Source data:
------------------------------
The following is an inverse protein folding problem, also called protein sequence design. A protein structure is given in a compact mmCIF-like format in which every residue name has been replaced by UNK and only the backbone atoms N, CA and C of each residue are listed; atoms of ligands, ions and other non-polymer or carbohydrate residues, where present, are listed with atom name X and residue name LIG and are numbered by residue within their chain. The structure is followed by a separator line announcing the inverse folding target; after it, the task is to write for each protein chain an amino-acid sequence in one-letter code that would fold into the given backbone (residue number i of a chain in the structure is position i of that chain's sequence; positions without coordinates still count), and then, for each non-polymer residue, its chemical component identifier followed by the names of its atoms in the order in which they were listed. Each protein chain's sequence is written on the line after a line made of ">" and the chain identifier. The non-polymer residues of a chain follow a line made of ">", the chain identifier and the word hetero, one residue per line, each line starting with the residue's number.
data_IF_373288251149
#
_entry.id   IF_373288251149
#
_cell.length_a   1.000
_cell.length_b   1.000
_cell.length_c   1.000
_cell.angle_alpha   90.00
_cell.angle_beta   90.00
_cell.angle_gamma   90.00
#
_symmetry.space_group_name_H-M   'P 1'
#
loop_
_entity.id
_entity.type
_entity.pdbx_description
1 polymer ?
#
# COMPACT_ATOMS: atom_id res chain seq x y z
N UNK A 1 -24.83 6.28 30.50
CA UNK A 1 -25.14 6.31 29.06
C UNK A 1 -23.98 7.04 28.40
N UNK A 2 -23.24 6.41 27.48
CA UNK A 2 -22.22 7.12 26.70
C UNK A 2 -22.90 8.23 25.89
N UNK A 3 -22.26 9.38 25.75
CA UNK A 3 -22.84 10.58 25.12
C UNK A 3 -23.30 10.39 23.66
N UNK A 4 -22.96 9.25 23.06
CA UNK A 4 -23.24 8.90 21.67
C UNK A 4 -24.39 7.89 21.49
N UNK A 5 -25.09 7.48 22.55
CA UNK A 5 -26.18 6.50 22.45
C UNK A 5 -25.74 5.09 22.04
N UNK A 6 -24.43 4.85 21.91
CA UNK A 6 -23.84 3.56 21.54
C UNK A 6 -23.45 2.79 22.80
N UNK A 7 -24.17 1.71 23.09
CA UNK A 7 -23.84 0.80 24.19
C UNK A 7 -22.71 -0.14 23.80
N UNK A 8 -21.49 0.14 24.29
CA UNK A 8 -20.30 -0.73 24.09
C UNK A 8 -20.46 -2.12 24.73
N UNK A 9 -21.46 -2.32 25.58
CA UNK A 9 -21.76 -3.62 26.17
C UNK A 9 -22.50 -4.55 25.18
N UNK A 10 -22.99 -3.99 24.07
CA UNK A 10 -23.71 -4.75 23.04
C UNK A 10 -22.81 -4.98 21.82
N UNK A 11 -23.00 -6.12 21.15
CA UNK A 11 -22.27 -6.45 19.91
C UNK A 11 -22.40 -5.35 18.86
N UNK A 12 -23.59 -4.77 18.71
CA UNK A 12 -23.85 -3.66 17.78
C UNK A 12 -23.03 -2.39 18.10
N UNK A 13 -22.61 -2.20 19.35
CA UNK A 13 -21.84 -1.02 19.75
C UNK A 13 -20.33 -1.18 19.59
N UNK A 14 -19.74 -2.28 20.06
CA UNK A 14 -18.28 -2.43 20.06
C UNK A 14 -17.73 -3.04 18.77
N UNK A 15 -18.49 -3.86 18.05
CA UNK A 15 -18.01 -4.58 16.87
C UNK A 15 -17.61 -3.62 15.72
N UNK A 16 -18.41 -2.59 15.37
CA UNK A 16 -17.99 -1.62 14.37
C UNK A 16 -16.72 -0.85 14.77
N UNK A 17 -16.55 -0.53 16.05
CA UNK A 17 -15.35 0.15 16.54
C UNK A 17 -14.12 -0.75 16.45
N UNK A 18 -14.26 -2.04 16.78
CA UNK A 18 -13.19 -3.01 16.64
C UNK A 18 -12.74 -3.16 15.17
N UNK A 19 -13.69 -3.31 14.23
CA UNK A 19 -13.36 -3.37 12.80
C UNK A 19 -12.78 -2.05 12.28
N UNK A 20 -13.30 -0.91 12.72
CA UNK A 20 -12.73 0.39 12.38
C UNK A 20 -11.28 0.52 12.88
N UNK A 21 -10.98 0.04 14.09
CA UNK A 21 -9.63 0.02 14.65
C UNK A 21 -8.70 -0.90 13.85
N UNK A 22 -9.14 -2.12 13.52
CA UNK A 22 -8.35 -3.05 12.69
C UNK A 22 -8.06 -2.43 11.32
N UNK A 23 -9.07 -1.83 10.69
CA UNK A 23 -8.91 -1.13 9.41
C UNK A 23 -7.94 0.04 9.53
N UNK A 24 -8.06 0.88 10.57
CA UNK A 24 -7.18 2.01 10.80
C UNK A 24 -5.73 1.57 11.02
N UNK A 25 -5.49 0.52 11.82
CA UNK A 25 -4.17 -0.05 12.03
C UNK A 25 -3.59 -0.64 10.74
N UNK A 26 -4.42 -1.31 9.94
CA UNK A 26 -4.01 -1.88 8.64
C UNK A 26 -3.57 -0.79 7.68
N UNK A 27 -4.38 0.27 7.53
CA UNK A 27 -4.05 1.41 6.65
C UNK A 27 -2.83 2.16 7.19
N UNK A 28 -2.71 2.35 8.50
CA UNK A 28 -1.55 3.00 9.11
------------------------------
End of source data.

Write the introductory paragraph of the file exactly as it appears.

The following is an inverse protein folding problem, also called protein sequence design. A protein structure is given in a compact mmCIF-like format in which every residue name has been replaced by UNK and only the backbone atoms N, CA and C of each residue are listed; atoms of ligands, ions and other non-polymer or carbohydrate residues, where present, are listed with atom name X and residue name LIG and are numbered by residue within their chain. The structure is followed by a separator line announcing the inverse folding target; after it, the task is to write for each protein chain an amino-acid sequence in one-letter code that would fold into the given backbone (residue number i of a chain in the structure is position i of that chain's sequence; positions without coordinates still count), and then, for each non-polymer residue, its chemical component identifier followed by the names of its atoms in the order in which they were listed. Each protein chain's sequence is written on the line after a line made of ">" and the chain identifier. The non-polymer residues of a chain follow a line made of ">", the chain identifier and the word hetero, one residue per line, each line starting with the residue's number.